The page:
We’re all familiar with today’s notion of “luxury lipstick”: I, for one, am so desensitized that a $24 NARS price tag strikes me as a steal. Enter Tom Ford, who practically bleeds couture. The high-end tastemaker was not the first to introduce the concept to the public, but at $48, his coveted gold-and-white metal tubes are at the lower end of the price spectrum when it comes to designer lipsticks. Of course, Chanel, Dior, Dolce & Gabbana, and the aforementioned NARS are all considered premium lipsticks and generally retail in the neighborhood of $30. Costly enough, no?
Get a load of this, then: Clé de Peau Beauté, a glamorous Japanese line, offers their Extra Rich Lipstick for $60. And you may be familiar with the skincare line La Prairie, whose myriad anti-aging products feature the most opulent of ingredients and cost upward of $100+ individually. The brand now offers their very own Cellular Lip Color, which includes a caviar extract made from farm-raised roe, and will set you back a cool $55.
Gisela Ballard, the executive director of marketing for the Clé de Peau Beauté collection, justified the price tag to The New York Times with a number of points: the ingredients (retinol for smoothing lines), the color pigmentation, the … shape of the lipstick? Sure, okay.
But it’s Tom Ford’s justification on the steep price that resonates the most with me: he wanted “really rich, saturated color,” and continued “[the lipstick] was inspired by a kind of ’70s-meets-’20s, hedonistic mood.” This! This is why I purchase a designer lipstick. It echoes a vibe, a lifestyle, a concept. I can’t be alone when I say that I indulge in these types of extravagances because I feel inexplicably like they are going to change my life. In the case of Tom Ford, his lipsticks and his advertisements suggest that my path will be redirected to dimly lit speakeasies where I will wear shimmery shift dresses, smoke thin cigarettes in long ivory holders, and lounge on red velvet couches.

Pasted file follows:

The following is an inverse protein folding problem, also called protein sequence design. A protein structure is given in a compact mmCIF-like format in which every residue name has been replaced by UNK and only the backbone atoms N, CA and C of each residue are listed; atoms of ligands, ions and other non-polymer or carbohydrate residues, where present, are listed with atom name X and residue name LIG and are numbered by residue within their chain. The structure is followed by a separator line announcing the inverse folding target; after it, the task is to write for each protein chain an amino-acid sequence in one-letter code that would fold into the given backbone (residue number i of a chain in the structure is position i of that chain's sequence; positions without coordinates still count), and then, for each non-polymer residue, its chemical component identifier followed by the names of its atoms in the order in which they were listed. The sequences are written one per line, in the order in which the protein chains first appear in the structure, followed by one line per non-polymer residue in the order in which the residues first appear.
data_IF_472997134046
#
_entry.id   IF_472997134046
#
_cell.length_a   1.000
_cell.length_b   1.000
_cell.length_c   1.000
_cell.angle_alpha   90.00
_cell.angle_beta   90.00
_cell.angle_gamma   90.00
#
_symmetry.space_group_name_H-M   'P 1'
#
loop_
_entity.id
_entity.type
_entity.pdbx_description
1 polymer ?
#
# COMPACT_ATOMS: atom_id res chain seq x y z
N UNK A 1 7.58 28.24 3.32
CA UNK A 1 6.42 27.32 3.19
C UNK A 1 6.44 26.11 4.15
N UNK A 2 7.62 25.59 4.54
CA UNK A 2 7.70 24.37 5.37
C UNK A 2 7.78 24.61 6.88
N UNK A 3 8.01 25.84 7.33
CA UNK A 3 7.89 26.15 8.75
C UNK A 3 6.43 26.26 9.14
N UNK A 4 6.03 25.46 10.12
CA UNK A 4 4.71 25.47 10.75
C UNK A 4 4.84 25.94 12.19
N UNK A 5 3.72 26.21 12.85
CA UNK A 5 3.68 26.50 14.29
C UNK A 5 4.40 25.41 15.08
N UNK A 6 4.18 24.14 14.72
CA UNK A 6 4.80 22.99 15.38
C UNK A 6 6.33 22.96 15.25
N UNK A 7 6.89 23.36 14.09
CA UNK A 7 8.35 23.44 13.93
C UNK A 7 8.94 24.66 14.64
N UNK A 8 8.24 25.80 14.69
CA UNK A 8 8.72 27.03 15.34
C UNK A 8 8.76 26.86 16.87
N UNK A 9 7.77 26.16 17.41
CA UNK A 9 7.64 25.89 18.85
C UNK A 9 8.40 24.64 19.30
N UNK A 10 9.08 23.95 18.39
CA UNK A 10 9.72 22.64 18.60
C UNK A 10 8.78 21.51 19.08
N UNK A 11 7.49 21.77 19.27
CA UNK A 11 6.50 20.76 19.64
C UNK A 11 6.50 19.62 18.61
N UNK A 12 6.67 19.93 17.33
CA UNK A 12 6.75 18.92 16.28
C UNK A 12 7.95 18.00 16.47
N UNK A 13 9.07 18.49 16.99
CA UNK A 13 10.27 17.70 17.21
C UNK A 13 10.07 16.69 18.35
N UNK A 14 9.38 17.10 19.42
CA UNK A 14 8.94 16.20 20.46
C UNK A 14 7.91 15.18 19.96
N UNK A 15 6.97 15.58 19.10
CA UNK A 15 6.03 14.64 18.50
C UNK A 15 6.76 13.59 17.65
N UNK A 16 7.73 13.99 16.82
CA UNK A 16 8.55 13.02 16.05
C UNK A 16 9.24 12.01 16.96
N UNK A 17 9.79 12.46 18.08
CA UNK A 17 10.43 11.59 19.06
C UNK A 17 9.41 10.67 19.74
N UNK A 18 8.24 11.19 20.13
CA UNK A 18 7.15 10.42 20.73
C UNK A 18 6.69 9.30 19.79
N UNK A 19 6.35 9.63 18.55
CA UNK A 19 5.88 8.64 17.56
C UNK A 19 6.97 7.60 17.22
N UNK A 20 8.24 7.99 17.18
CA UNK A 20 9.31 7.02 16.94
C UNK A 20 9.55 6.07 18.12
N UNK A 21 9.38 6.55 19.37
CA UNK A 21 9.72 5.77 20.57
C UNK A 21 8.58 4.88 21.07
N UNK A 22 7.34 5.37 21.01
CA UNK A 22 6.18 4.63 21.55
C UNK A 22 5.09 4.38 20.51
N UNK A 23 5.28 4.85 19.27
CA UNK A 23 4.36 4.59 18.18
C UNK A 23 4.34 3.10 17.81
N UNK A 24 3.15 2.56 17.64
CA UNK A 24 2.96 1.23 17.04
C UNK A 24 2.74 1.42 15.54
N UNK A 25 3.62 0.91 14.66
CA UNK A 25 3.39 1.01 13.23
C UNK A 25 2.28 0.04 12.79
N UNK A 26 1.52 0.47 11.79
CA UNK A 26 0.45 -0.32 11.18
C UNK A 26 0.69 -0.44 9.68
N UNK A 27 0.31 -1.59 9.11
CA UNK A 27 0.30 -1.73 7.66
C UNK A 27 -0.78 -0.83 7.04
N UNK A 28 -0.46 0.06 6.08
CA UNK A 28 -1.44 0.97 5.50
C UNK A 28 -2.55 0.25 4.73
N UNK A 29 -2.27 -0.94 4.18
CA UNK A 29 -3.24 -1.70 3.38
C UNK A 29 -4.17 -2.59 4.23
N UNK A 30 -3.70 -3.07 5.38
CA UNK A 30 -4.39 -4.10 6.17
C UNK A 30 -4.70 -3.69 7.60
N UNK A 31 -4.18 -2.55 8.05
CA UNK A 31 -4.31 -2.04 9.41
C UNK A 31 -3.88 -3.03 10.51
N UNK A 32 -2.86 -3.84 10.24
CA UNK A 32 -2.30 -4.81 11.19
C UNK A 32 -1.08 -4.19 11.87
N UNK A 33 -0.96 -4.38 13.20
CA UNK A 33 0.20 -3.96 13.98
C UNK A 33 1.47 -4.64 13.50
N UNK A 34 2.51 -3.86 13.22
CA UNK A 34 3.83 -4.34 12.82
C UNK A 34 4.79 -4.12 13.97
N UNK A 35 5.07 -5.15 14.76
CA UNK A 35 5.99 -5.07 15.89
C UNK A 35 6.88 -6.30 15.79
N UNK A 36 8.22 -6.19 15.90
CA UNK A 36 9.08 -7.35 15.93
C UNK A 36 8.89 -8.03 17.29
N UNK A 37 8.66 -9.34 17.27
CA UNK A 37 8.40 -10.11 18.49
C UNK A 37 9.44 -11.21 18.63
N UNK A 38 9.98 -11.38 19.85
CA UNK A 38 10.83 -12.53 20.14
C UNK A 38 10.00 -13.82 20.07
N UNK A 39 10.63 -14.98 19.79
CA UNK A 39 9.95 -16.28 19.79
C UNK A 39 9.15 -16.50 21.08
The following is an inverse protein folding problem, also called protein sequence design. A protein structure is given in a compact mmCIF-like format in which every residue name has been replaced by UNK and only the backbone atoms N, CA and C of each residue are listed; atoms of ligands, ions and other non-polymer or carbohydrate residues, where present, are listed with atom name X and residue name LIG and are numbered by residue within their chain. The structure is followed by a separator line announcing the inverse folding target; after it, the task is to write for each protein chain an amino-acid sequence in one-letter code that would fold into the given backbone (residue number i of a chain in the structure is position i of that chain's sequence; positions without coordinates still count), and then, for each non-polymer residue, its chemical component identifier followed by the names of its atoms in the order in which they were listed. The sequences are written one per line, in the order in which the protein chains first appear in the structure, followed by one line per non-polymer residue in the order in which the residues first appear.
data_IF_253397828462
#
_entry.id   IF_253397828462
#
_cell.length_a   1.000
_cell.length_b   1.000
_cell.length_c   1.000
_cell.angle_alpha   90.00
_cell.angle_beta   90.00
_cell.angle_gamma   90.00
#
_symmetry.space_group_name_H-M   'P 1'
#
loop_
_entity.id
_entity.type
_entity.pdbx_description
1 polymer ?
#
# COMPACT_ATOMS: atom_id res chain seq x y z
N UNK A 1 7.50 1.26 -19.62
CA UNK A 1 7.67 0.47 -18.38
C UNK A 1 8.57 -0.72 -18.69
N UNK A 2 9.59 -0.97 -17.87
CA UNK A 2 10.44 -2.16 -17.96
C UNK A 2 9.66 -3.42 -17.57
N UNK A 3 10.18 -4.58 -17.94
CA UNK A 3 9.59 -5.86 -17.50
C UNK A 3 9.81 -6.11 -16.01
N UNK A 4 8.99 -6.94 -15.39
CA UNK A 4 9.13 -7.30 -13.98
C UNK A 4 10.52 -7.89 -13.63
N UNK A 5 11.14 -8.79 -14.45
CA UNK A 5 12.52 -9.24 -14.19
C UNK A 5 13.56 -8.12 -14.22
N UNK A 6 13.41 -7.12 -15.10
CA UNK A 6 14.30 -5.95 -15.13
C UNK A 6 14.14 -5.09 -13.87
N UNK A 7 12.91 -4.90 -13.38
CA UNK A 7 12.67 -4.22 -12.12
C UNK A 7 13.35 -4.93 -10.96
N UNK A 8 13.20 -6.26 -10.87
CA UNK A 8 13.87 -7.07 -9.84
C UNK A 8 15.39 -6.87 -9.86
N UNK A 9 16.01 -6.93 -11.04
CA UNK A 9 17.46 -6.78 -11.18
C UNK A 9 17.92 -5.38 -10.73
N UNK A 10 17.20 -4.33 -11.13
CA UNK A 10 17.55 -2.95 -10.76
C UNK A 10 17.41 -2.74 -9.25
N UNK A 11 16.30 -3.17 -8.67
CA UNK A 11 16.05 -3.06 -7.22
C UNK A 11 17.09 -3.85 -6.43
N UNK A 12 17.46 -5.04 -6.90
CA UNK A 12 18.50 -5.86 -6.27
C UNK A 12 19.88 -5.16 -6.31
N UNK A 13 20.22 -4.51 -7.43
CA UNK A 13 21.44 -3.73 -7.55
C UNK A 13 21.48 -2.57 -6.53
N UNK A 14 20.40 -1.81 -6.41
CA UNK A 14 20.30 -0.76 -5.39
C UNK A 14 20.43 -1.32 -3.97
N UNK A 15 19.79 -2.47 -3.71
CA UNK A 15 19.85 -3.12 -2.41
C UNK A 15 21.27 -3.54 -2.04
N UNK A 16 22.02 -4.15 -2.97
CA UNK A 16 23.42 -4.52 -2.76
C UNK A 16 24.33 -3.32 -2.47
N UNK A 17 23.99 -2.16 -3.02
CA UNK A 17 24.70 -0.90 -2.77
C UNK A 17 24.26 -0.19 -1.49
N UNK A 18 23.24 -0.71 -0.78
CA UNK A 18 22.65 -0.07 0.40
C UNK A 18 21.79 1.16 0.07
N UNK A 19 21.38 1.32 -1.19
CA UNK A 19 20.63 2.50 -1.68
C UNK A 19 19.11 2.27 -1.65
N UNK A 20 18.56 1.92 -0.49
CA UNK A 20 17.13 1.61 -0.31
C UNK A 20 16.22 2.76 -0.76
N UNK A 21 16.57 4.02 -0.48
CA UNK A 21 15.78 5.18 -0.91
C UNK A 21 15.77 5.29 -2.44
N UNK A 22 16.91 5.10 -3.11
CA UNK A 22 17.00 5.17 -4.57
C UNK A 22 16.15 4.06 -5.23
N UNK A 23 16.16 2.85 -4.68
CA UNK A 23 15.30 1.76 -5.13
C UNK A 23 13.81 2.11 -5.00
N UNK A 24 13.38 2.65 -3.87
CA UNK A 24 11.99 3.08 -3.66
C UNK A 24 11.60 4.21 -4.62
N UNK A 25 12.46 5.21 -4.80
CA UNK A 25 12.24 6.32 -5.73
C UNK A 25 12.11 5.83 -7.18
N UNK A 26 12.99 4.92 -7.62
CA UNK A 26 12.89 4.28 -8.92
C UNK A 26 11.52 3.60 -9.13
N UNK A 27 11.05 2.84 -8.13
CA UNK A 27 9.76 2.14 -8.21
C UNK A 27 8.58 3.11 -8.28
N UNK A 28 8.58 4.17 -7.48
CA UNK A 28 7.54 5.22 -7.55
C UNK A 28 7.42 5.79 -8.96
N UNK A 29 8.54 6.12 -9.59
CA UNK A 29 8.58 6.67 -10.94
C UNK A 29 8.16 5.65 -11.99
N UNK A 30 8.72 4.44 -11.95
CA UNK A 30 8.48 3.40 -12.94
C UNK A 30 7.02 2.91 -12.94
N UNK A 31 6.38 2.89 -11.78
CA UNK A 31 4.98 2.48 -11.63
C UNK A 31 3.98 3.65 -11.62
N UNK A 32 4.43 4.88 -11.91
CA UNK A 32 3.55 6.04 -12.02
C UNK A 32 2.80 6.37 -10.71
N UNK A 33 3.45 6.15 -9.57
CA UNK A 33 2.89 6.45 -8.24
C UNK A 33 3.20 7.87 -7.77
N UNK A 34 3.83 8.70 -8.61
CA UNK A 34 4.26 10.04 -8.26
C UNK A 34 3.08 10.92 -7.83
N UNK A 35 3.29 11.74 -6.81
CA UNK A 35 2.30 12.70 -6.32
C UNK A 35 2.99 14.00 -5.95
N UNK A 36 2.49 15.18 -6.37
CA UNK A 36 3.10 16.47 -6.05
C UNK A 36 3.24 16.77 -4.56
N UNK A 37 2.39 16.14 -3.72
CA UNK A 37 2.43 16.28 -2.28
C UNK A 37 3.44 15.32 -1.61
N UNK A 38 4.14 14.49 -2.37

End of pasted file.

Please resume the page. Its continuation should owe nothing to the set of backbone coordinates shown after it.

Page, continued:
Karen Grant, senior global beauty industry analyst, confirmed for the Times that “there’s a psychological element to the process.” I, for one, buy into it every single time. The image designers project in their cosmetics is just as compelling as the aspirations of their clothing — if not even more so because, unlike a $10,000 dress marched down the runway, a $50 lipstick may actually be something you can get your hands on without filing for bankruptcy.
Image created by Rachel Krause